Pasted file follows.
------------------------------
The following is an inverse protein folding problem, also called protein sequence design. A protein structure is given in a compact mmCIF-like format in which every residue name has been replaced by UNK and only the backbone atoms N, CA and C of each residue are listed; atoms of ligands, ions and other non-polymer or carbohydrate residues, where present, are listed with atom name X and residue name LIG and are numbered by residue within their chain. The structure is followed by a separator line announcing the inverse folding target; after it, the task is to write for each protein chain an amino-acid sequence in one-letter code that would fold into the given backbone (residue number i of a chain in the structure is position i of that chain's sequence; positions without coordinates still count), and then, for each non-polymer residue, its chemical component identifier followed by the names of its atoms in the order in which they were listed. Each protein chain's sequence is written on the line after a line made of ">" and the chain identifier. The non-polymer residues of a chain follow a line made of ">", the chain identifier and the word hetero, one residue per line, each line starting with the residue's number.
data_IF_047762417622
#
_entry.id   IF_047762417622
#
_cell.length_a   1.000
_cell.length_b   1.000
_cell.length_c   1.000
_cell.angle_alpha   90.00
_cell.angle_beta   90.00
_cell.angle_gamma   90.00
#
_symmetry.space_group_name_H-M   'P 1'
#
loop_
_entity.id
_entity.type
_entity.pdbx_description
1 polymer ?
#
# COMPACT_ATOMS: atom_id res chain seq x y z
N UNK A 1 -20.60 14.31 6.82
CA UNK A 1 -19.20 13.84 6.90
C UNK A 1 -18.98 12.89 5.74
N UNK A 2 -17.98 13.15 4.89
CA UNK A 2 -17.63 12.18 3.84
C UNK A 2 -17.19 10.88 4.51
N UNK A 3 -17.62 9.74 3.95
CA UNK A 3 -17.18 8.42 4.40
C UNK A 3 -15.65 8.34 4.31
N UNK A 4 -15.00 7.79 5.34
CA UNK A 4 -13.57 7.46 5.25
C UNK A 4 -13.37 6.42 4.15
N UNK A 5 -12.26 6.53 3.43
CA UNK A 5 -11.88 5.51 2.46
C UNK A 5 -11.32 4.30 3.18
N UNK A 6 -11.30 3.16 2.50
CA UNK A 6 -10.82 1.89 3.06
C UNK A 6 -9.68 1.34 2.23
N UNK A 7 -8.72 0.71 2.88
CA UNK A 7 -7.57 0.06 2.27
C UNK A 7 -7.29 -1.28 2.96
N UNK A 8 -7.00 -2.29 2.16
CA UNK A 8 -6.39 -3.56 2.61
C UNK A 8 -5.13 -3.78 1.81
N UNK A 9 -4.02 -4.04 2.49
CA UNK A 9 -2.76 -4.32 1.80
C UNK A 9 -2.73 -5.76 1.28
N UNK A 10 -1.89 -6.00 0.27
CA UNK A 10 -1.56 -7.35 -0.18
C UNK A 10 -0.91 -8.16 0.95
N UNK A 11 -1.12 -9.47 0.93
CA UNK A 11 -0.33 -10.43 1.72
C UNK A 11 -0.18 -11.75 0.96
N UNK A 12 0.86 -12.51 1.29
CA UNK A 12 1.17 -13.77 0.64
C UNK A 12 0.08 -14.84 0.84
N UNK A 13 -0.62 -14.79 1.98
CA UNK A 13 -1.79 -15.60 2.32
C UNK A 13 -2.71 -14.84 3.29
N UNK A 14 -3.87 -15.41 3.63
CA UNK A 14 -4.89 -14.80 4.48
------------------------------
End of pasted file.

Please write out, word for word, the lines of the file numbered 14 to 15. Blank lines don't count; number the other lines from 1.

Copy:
#
loop_